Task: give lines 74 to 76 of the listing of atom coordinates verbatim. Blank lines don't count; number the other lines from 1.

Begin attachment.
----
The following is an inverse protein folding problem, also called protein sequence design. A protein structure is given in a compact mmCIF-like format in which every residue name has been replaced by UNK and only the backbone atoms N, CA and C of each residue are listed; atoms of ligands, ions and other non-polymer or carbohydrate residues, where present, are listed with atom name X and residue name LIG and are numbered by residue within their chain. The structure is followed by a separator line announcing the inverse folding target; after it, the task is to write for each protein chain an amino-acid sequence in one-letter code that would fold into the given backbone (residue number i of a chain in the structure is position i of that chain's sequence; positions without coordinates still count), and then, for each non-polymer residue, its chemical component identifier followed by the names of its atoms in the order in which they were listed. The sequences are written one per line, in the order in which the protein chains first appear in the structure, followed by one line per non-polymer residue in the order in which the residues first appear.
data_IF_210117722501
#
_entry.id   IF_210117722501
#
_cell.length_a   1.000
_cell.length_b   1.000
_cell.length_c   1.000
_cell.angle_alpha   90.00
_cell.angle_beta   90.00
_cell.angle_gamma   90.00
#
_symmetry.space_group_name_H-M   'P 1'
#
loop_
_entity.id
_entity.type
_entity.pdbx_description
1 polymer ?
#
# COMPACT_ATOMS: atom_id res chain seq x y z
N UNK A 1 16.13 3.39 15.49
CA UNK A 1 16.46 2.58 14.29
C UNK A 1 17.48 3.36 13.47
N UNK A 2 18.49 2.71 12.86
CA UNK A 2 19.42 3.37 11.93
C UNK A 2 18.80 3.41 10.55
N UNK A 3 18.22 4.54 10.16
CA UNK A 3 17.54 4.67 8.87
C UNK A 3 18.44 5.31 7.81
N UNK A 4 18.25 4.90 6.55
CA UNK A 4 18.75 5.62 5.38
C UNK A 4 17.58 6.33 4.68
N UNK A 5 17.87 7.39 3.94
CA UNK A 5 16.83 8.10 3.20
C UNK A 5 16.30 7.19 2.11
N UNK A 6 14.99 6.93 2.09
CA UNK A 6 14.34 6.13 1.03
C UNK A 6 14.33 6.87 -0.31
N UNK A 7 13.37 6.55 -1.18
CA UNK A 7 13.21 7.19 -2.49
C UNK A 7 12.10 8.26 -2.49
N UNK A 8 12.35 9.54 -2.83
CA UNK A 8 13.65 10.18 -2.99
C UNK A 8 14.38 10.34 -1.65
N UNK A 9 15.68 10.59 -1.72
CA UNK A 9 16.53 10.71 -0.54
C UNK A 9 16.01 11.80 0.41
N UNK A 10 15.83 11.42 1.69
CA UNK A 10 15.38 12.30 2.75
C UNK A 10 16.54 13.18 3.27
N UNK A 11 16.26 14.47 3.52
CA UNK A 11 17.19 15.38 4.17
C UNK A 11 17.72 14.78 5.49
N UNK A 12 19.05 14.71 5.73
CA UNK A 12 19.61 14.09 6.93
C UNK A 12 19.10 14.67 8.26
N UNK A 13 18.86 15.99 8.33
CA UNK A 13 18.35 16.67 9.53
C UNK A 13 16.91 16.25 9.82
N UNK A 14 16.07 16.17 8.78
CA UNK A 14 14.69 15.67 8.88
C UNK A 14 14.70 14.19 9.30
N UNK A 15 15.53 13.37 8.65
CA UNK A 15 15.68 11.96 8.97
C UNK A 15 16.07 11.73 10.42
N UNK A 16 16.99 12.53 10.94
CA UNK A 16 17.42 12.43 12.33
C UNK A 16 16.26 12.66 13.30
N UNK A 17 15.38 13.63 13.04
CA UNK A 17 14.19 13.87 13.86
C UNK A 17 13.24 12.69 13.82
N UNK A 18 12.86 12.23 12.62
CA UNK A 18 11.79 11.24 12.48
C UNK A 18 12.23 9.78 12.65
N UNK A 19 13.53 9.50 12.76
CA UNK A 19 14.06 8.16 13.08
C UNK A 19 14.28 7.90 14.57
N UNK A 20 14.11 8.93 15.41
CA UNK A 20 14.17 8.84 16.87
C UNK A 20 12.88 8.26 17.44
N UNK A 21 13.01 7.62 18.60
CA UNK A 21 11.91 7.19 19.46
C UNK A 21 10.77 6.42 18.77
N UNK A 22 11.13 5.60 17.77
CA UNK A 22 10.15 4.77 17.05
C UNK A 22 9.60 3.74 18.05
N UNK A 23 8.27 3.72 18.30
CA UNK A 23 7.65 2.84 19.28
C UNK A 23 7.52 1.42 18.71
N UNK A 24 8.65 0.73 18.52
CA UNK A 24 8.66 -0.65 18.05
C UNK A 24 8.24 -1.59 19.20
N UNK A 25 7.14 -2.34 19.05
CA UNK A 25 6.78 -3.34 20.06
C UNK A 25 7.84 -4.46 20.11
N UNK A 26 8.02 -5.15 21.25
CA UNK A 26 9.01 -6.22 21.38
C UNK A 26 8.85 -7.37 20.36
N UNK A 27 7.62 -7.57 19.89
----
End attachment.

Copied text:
CA UNK A 18 11.79 11.24 12.48
C UNK A 18 12.23 9.78 12.65
N UNK A 19 13.53 9.50 12.76